Story: Eight gay men gather at the idyllic country home of Gregory, a famous choreographer who feels the feared touch of encroaching middle age and declining creativity, for a trio of weekends on the three major summer holidays: Memorial Day, the Fourth of July and Labor Day.
While they’re together to have fun, they bring with them their own concerns. Accountant Arthur and Perry, an attorney and his longtime partner, seem sedate and settled into domesticity. Gregory is in a relationship with Bobby, a blind legal assistant. John Jeckyll, a disliked and dyspeptic musical accompanist, arrives with a ‘boy toy’ in tow, the flirtatious Ramon.
Flamboyant costume designer Buzz spends his time raving about this or that Broadway musical, and is attracted to John’s much more civil twin brother, James, who arrives for the second holiday weekend. Three weekends together in such a short space, though, makes for tension and strife as well as camaraderie.
Highlights: Prolific playwright Terrence McNally has won four Tony Awards, including one for Love! Valour! Compassion! in 1995. As Stray Dog Theatre artistic director Gary Bell mentioned in his opening night remarks, June is Gay Pride Month and Love! Valour! Compassion! is one of three major plays with gay themes (Angels in America and The Normal Heart are the others) that St. Louisans will have had the chance to see within a couple of years (the latter plays at HotCity Theatre in September).
Bell also painstakingly directs the current Stray Dog presentation, which effectively conveys “the private gay world” to which he alludes in his director’s notes, with a couple of noteworthy performances to bolster the lengthy production.
Other Info: Bell’s notes are instructive in a number of ways. He mentions that, since this is a ‘memory play,’ the set designed by Rob Lippert is somewhat minimal, a series of steps that allow entrances and exits to unseen rooms, with a modest kitchen to stage right and a beautiful, impressionistic backdrop that suggests the season.
Bell designed the costumes, with an especially subtle rendering of the British twins, the dour John preferring black while his gentler twin James favors scarves and soft colors. Tyler Duenow’s refined lighting enhances the atmosphere, particularly nocturnal scenes.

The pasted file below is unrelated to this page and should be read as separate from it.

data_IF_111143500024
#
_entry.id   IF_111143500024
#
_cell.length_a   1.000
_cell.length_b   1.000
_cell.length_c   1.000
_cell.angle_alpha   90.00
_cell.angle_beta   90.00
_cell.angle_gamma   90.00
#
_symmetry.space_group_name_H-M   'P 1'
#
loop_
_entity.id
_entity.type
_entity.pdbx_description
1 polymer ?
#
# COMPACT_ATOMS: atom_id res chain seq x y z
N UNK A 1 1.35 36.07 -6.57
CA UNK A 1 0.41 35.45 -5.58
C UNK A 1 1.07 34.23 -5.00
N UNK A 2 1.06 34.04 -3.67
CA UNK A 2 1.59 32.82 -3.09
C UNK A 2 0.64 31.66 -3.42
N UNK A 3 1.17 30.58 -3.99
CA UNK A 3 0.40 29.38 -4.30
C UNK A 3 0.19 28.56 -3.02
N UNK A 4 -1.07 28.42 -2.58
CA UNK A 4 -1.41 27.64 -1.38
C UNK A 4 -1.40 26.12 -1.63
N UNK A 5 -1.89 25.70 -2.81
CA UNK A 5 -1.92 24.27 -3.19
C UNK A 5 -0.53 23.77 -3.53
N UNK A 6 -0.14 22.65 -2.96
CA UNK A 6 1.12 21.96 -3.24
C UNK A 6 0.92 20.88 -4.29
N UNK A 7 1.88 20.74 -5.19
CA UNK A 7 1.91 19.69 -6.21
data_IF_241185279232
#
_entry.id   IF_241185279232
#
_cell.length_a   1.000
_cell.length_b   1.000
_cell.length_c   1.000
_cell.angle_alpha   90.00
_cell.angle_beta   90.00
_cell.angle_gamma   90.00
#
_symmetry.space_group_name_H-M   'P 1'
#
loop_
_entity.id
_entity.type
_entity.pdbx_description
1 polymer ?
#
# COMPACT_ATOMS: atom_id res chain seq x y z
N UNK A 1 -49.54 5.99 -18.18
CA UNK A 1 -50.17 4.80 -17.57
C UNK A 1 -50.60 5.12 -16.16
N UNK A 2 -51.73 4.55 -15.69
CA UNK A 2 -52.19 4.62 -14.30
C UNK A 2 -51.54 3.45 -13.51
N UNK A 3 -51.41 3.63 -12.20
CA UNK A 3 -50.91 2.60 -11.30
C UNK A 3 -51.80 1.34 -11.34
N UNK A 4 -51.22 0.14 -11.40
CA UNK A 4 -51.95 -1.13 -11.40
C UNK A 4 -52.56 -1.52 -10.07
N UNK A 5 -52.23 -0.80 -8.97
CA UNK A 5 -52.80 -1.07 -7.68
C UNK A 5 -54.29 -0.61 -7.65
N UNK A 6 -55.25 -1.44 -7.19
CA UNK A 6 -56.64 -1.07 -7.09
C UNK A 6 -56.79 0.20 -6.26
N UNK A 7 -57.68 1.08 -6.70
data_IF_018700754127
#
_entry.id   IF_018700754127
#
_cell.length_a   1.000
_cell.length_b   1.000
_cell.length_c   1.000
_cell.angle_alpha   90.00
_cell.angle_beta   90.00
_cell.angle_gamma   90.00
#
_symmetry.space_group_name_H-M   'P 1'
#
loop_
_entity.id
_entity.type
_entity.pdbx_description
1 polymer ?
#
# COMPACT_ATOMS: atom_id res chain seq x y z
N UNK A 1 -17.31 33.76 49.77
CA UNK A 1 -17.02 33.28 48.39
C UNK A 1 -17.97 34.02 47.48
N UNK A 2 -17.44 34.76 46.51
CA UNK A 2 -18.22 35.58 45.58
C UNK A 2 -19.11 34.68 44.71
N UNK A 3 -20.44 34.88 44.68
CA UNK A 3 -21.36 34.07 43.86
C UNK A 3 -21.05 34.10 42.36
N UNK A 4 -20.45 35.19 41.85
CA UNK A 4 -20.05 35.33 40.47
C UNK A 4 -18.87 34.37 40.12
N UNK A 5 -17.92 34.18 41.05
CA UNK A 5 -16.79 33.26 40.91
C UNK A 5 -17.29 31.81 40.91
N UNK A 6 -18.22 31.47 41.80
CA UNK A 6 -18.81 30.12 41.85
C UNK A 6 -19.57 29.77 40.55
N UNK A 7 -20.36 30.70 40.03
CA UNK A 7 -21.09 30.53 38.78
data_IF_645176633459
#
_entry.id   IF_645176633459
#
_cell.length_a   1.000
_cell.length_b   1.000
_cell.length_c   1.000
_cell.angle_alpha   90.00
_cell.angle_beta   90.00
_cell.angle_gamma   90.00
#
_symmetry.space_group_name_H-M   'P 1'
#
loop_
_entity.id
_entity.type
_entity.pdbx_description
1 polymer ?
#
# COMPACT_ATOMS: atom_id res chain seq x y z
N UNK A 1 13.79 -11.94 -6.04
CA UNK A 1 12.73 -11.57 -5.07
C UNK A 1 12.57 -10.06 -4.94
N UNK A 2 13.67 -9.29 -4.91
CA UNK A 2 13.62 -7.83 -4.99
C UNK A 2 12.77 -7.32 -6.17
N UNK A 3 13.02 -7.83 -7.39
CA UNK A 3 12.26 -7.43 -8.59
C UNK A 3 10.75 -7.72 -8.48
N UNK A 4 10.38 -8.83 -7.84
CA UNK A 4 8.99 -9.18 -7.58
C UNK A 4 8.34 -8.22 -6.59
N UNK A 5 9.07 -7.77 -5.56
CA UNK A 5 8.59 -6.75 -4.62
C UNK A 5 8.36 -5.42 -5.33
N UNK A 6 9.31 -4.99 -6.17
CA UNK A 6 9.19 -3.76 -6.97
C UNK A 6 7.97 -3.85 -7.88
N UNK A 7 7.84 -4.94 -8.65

McNally’s play is set in three acts, one for each of the summer holidays, with a pair of intermissions. Even so, after a while the theme tends to become enervating and makes the three-plus hours seem so much longer.
Best of the performances are delivered by David Wassilak and Patrick Kelly. Wassilak portrays both twins and does so in precise but understated fashion. It really is marvelous watching him switch from the chronically unhappy John to the seriously ill but charming James, whose losing battle with AIDS doesn’t damper his spirit.
Kelly relishes the role of the stereotypically effeminate Buzz, making the most of the show’s one-liners, which McNally gives almost exclusively to his character.
Stephen Peirick brings depth and dimension to Perry, an attorney who at times seems to almost disapprove of his own lifestyle and is certainly the most cautious of the bunch. Jon Hey is calm, considerate and compassionate as his familiar partner, although he can react with anger when provoked.
Chris Tipp has an easy-going style that meshes well with Ramon’s provocative character, and spends considerable time unclothed, to the admiring glances of the other characters. He also shows Ramon’s driving desire to be a dancer who can measure up to Gregory’s exacting standards.
Zachary Stefaniak does well in the role of Gregory, a man worried about his own future while also protective of his young lover and Bobby’s visually challenged nature. Stefaniak shines in the play’s best scene, an arresting moment when Gregory reaches his boiling point with scary focus.
Zach Wachter completes the cast as the mild-mannered Bobby, whose handicap provides a comfort zone of sorts for his comrades in private conversations.
Bell’s notes accurately observe that “those unfamiliar with the private gay world might be judgmental or uncomfortable in the presence of explicit behavior.” He also remarks that “theater is about showing the human condition. It is not always comfortable. However, it must always be truthful and believable.”
That truth is the strength of McNally’s dialogue and in Stray Dog’s faithful interpretation of Love! Valour! Compassion!
Musical: Love! Valour! Compassion!
Company: Stray Dog Theatre
Venue: Tower Grove Abbey, 2336 Tennessee Avenue
Dates: June 19, 20, 21, 26, 27, 28
Tickets: $18-$20; contact 865-1995 or www.StrayDogTheatre.org
Rating: A 4 on a scale of 1-to-5.
Photos courtesy of John Lamb